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It's an interesting topic to discuss. The OP mentioned "some drugs" but marijuana is the only drug that seems to be the focal point of this discussion.

A few points to consider about marijuana are:

http://thechart.blogs.cnn.com/2012/0...of-collisions/
A CNN article in which 9 studies with over 50,000 participants documented that using marijuana and driving nearly doubles the risk of collisions. I'm guessing a few members will be disappointed that they didn't get to participate in the study and receive free marijuana.

http://q13fox.com/2012/12/18/driver-...#axzz2PZ0puzGe
A article documenting a driver under the influence of marijuana arrested for a fatal DUI with marijuana.

http://missoulian.com/special-sectio...cc4c002e0.html
A Missouri man convicted of a fatal DUI while stoned (with his kids in the back seat no less).
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Old 04-04-2013, 10:51 PM
  #29  
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A few points to consider about marijuana are:

http://thechart.blogs.cnn.com/2012/0...of-collisions/
A CNN article in which 9 studies with over 50,000 participants documented that using marijuana and driving nearly doubles the risk of collisions. I'm guessing a few members will be disappointed that they didn't get to participate in the study and receive free marijuana.
Did you read my stat in the other thread? There is no consensus on the risk of marijuana because of the different methodologies and inconsistencies. Here's another credible link saying as much.

http://adai.uw.edu/marijuana/factsheets/driving.htm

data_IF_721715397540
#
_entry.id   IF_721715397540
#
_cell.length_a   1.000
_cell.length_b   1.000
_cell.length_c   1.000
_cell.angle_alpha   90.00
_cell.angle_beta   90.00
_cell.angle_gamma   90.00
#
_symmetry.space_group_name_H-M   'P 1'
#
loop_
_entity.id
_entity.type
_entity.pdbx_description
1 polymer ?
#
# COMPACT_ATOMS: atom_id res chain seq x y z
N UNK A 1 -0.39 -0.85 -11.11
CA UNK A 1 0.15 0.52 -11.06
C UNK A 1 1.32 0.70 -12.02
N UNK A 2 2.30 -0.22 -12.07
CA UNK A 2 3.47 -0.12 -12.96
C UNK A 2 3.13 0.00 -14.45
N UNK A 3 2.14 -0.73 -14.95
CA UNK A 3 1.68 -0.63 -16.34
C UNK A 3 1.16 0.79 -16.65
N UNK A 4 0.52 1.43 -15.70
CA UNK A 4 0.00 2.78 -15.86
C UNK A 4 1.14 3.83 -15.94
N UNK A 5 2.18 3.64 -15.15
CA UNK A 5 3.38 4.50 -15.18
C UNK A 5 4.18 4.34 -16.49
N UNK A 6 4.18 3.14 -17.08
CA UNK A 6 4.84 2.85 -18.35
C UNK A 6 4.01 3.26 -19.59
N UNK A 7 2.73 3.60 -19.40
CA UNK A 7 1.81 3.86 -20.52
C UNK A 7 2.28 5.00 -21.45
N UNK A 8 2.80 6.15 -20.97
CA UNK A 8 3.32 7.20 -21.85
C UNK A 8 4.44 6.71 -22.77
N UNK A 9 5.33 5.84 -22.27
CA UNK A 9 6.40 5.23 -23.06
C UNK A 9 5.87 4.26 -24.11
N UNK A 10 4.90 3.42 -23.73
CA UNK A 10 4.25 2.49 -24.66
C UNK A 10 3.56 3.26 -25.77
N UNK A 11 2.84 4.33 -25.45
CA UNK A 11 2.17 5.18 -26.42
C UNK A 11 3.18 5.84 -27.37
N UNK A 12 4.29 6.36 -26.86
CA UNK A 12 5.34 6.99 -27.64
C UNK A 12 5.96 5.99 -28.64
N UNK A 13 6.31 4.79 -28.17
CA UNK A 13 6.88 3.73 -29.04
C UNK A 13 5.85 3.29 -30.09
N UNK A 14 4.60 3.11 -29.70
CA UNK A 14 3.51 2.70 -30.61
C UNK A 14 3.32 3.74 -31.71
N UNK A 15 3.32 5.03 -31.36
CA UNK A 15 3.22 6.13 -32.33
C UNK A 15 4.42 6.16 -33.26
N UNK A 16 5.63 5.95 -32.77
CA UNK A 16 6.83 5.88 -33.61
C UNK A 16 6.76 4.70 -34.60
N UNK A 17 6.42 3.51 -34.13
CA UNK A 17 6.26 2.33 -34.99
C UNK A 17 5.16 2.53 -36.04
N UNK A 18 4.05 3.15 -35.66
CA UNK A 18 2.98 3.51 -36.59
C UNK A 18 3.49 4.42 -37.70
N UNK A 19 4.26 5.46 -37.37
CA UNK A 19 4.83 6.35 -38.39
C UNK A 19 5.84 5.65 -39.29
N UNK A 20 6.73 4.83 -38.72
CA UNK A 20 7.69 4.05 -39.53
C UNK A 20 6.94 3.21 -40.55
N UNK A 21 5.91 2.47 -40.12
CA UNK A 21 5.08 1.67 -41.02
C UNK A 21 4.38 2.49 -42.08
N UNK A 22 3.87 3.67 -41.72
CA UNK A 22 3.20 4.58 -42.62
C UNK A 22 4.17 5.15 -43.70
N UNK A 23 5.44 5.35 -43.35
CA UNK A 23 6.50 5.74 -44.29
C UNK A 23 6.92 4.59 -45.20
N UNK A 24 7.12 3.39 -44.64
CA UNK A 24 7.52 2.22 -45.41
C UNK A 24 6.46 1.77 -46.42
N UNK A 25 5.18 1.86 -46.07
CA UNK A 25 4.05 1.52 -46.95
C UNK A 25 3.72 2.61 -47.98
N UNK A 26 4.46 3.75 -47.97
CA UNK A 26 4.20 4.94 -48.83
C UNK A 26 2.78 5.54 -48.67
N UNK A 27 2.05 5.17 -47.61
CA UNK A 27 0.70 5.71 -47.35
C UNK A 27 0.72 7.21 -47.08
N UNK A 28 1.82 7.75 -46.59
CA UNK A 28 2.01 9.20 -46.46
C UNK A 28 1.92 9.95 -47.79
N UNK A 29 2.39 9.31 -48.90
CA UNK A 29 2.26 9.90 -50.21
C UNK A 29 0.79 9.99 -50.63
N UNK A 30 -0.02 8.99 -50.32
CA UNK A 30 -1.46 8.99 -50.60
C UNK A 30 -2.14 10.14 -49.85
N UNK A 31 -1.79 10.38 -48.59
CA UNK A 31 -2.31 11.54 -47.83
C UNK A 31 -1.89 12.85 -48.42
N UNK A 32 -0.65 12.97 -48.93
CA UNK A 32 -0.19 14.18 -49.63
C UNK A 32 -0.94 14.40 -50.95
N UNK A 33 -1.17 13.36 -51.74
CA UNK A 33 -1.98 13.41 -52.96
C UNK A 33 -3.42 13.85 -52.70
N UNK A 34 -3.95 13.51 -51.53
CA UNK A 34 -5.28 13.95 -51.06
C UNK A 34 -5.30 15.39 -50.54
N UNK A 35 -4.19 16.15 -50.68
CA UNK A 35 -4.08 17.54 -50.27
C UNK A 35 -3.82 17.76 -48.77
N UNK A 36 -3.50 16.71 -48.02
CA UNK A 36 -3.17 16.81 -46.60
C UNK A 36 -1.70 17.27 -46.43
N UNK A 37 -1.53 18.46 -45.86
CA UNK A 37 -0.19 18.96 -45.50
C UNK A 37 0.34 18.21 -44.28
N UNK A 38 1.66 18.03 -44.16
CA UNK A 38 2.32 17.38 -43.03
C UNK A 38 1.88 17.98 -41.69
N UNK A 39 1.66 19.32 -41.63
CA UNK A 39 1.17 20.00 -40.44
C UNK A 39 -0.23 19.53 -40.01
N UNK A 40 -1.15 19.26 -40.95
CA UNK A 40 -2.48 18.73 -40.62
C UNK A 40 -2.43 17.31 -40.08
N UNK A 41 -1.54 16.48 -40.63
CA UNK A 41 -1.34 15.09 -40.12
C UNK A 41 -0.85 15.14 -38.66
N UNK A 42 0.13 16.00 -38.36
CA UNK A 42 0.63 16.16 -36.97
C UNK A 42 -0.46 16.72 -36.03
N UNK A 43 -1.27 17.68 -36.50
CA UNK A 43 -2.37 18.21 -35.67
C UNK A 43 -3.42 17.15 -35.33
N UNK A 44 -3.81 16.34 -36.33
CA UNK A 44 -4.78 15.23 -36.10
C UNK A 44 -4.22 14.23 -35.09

"Although research examining this issue has gained momentum in recent years, the picture remains muddied by inconsistent findings and methodologies."

While the one you site says twice as much, there are others that have said it's just slightly higher or similar to the general population.

Lets put this in perspective, too. Texting increases the risk of a crash 23 times or so. Alcohol increases the risk of a fatal crash for each sex as follows:

http://www.michigan.gov/sos/0,4670,7...4488--,00.html

"Male teenage drivers with a BAC of 0.05 or more are 18 times more likely than a sober male teen driver to be killed in a single vehicle crash. Female teen drivers are 54 times more likely to be killed in a crash than their sober counterparts."

Here's some more facts that help put it into perspective.

http://www.cdc.gov/motorvehiclesafet...factsheet.html

"The annual cost of alcohol-related crashes totals more than $51 billion.

Drugs other than alcohol (e.g., marijuana and cocaine) are involved in about 18% of motor vehicle driver deaths. These other drugs are often used in combination with alcohol.5"

http://well.wvu.edu/articles/the_hig...ng_and_driving

"More than 40 percent of all fatal auto accidents are alcohol-related.

Auto accidents are the greatest single cause of death for young people between the ages of six and 27. Almost half of these accidents involve alcohol."


http://q13fox.com/2012/12/18/driver-...#axzz2PZ0puzGe
A article documenting a driver under the influence of marijuana arrested for a fatal DUI with marijuana.
"Police said the victim was close to two different lit and controlled intersections, but chose to step out into the middle of traffic, which would clearly put him at fault.

However, because Rowles was believed to be under the influence of marijuana, Washington State law would mean he is technically at fault, according to police."

That's not a good example.

http://missoulian.com/special-sectio...cc4c002e0.html
A Missouri man convicted of a fatal DUI while stoned (with his kids in the back seat no less).
Many of the examples in there showed they had marijuana and alcohol or marijuana and other drugs.

Last edited by BigBuck22; 04-04-2013 at 11:21 PM.
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Old 04-05-2013, 03:22 AM
  #30  
LBR
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Good stuff Cal. One would have to be a mental midget to think pot doesn't impair your thinking, motor skills, judgment, etc.

But making it legal will free up so many LEO's........sure it will. Like making alcohol legal has made it a non-issue for LEO's...